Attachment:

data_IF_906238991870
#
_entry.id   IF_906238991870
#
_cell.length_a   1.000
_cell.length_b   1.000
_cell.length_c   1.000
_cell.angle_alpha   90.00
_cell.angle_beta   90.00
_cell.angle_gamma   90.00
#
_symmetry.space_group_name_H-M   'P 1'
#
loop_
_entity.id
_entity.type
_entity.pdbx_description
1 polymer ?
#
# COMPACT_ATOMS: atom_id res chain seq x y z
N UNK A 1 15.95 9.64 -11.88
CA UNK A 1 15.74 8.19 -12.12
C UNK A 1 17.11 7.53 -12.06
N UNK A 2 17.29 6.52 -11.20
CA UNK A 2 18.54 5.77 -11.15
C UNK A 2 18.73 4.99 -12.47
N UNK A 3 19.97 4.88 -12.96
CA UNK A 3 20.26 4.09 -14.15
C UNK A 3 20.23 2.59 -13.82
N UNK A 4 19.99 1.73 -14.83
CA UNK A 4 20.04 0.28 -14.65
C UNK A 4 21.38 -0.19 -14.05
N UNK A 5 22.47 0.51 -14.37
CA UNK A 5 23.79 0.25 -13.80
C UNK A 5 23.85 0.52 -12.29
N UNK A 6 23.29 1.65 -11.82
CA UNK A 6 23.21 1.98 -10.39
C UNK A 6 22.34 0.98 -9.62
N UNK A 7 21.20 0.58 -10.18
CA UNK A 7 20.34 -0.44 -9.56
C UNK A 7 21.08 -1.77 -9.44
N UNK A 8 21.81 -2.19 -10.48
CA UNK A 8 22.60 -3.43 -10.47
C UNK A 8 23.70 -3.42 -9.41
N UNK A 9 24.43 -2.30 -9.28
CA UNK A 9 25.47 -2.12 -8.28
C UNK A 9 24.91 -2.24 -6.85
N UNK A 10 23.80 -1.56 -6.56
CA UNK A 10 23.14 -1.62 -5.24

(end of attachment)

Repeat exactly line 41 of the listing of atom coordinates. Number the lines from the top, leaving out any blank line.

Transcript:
C UNK A 7 21.08 -1.77 -9.44